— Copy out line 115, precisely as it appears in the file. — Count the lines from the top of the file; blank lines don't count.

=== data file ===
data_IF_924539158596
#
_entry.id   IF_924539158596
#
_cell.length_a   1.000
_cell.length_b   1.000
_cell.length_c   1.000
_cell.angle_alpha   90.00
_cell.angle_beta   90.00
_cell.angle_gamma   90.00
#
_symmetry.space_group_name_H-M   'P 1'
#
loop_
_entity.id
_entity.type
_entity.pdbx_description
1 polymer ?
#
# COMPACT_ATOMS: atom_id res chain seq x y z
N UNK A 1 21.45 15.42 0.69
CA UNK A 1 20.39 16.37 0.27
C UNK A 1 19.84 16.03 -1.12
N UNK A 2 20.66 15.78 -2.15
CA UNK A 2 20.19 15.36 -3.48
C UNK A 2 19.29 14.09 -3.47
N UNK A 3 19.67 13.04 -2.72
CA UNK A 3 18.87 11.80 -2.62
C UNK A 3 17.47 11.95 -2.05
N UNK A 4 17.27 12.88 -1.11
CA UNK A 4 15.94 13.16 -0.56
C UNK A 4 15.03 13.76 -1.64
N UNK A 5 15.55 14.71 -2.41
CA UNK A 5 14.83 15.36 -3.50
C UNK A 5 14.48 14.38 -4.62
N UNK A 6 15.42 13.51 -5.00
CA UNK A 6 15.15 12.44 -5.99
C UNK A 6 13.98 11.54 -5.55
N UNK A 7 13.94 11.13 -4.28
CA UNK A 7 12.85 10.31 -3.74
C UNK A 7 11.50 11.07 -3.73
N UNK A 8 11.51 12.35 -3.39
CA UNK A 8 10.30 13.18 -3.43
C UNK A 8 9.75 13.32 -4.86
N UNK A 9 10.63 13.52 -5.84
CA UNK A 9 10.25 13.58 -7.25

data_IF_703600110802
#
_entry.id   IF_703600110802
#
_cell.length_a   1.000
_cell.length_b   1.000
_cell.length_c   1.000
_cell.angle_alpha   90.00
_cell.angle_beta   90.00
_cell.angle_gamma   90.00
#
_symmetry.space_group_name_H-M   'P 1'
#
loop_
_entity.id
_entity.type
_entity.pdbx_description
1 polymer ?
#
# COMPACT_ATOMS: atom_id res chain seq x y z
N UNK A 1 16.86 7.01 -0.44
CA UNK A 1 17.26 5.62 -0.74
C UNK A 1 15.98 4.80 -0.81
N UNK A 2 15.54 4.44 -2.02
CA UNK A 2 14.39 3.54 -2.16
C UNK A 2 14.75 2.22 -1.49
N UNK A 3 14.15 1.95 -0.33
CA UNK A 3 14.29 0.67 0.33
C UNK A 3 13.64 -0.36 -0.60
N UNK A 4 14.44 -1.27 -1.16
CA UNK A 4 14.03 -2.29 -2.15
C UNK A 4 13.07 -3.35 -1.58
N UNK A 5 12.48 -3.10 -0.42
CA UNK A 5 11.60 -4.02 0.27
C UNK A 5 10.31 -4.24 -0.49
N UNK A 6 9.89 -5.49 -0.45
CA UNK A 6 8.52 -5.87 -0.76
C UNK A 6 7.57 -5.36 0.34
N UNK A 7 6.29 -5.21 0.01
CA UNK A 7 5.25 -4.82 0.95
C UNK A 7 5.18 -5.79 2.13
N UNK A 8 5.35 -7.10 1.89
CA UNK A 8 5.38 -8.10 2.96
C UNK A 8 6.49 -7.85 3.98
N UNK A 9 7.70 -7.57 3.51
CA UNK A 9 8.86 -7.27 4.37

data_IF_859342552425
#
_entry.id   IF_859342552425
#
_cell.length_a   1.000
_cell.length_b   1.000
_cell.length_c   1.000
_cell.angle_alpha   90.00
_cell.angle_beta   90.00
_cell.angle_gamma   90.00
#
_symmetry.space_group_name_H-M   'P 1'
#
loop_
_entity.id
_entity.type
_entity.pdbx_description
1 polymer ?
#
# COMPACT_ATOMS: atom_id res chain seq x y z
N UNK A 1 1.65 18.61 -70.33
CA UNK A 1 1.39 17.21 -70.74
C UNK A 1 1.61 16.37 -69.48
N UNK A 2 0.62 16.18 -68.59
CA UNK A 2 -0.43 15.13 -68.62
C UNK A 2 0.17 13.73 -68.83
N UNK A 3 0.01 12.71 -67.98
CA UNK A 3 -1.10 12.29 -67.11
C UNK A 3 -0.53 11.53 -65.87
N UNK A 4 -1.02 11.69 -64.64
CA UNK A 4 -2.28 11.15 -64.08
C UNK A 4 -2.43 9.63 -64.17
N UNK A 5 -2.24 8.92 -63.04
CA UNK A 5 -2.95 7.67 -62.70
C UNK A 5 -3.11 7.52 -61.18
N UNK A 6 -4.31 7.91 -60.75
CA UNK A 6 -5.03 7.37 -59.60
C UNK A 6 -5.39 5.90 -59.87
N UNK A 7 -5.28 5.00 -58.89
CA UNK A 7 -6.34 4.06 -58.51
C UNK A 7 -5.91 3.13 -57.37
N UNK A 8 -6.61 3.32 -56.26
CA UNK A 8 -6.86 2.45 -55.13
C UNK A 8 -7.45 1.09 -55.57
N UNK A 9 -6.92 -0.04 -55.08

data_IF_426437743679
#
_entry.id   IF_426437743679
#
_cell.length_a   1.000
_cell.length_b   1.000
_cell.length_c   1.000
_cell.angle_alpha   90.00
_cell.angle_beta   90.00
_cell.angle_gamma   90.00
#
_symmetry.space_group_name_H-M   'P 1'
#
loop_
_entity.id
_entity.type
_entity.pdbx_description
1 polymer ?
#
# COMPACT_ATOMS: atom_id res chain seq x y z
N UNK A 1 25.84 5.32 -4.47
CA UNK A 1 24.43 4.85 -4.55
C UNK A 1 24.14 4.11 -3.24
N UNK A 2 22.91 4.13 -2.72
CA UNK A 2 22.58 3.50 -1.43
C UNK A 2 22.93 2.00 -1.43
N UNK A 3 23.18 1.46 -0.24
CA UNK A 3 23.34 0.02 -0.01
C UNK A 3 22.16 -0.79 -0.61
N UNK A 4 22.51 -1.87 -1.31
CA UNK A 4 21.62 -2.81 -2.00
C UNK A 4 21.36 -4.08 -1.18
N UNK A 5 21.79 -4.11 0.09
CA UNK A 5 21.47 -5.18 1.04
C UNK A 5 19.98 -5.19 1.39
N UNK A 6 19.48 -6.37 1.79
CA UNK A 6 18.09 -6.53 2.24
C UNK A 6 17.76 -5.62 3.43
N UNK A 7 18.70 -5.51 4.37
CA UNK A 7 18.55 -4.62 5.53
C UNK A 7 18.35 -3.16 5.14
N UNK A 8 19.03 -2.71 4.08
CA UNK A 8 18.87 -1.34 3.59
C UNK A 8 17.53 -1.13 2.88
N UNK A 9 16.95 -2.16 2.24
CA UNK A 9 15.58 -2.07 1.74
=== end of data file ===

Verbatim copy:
C UNK A 1 1.61 16.37 -69.48